Sara's Circle: Welcoming work with Margaret W. Wong
Margaret Wong may look back, but she never stops moving forward.
“You come full circle. By the time you’re in your 60’s, you know what you can do, you accept what you can’t do, and you accept what God gave you,” said Margaret. “It is what it is.”
“Now at my stage of life, I really care about my clients. I really care that they have enough faith in me to help them out,” she said.
Forty years after she moved to Cleveland, Margaret has loved and lost her husband, Kam Chan, raised two smart kids, and become a national leader in immigration law. It’s a long way from where she started.
“I came from Hong Kong with like $200…in my pocket. With four suitcases and a little sister, at the age of 19. In those days we needed to survive,” said Wong. They both had scholarships to the University of Iowa.
Hong Kong was still a British colony in her youth. She was born Catholic, and learned much from her upbringing. “I had a lot of women mentors who went to England to go to law school. So I always thought, ‘I’ll be like them one day.’ My whole life. I see all these girls becoming lawyers, and I thought, one day, I want to be a lawyer,” she said.
Her first job after law school brought her to Cleveland. “I got a job with Central National Bank. I was their credit analyst. That’s how I became a very good financial person,” she said.
And in 1977, Margaret W. Wong and Associates opened up shop. “I stated doing immigration because I had no other clients, because I kept getting fired from my jobs. So by 1978, ‘79, only the immigrants hired me to do their work.”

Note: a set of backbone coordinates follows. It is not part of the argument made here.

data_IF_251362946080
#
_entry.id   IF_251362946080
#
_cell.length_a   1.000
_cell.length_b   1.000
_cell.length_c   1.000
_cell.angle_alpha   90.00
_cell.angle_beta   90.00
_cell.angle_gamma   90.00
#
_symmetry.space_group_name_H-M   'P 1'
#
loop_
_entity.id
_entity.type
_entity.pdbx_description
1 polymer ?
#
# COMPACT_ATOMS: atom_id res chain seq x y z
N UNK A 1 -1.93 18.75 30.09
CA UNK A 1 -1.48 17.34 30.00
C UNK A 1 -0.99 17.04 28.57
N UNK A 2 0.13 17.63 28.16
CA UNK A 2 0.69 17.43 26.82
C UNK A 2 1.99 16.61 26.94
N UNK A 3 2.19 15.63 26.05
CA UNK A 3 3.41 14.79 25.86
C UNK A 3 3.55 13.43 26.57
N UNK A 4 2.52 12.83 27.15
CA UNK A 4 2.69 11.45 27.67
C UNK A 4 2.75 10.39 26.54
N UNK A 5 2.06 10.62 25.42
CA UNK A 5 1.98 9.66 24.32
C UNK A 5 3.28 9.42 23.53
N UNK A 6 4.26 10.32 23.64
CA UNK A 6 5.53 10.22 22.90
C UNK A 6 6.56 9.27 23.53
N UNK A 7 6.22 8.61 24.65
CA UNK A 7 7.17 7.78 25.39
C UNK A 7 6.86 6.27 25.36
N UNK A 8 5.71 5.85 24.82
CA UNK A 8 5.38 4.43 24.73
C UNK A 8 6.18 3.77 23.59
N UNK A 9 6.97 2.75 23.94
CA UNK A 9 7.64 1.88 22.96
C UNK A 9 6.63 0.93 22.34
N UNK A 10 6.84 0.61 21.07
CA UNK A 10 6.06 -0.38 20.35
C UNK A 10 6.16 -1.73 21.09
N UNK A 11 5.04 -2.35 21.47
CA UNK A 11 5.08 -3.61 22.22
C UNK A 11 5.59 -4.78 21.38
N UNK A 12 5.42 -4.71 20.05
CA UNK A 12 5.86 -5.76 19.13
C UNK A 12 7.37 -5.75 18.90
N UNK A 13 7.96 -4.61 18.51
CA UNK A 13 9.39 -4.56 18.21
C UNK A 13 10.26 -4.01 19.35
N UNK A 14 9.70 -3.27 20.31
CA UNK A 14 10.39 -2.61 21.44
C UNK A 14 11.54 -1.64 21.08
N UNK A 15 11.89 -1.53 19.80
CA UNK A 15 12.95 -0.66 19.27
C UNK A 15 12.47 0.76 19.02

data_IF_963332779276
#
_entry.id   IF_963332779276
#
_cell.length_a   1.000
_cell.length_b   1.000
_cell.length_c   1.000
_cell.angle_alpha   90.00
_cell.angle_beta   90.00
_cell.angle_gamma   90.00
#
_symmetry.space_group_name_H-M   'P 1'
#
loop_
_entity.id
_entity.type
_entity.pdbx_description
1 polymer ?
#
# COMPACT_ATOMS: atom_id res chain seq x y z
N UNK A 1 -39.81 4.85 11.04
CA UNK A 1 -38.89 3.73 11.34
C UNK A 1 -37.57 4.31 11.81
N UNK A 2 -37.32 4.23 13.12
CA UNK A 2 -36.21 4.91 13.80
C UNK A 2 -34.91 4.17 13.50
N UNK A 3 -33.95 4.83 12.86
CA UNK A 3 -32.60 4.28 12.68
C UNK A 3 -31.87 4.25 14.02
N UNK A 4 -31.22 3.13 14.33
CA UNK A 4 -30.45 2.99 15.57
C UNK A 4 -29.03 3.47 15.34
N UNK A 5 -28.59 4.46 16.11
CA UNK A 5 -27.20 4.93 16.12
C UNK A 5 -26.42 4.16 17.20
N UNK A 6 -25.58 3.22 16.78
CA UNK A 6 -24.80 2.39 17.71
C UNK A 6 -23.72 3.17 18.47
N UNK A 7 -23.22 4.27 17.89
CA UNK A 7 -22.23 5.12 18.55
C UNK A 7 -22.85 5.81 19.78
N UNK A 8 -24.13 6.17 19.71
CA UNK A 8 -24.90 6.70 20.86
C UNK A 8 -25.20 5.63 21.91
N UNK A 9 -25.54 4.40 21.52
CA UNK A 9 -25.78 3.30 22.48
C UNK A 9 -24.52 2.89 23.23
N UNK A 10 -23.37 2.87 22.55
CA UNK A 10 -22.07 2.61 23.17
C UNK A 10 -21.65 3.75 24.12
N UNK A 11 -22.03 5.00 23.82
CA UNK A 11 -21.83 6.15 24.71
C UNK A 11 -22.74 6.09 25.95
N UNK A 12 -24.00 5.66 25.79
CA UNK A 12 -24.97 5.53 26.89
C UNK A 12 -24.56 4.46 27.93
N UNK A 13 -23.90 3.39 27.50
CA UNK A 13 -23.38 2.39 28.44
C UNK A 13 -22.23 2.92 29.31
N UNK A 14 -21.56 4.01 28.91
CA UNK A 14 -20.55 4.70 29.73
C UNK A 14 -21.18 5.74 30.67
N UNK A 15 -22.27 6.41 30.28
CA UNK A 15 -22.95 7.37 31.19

“I lucked into it, because in those days, nobody really does immigration. It’s lower than criminal law. It’s really lower than family practice. And because I, myself, was foreign, I know what they want. So I lucked into it,” Margaret said. “It’s God’s will and luck.”
Now she travels between offices in seven cities, advising her clients in the old-fashioned ways and new ones, too, on YouTube, in podcasts and Chinese radio spots.
“I really realized that a lawyer’s job with a doctor’s job is so parallel. You have to care. You have to love. And you can’t save all of them. But whatever you can do and help them, it’s really fulfilling. One life. One at a time,” said Wong.
With immigration a buzz word in 2016, she’s watching the presidential election closely.
“Ultimately, the president doesn’t have that much power in immigration. It’s all by Homeland Security, by the bureaucracy. Ultimately, the president is only one person,” she says. She wants policy to pave the way for more immigrants to find the American Dream.
“In my work, I would not change anything. I would not. I’m very happy with my clients, with my colleagues, with my partners, with my work. I wish I wrote another two books. Every time I wrote half of a book, I said, ‘No that’s no good,” and I changed it. So I wish I wrote more books,” she said, agreeing, maybe there’s more time for that in her future.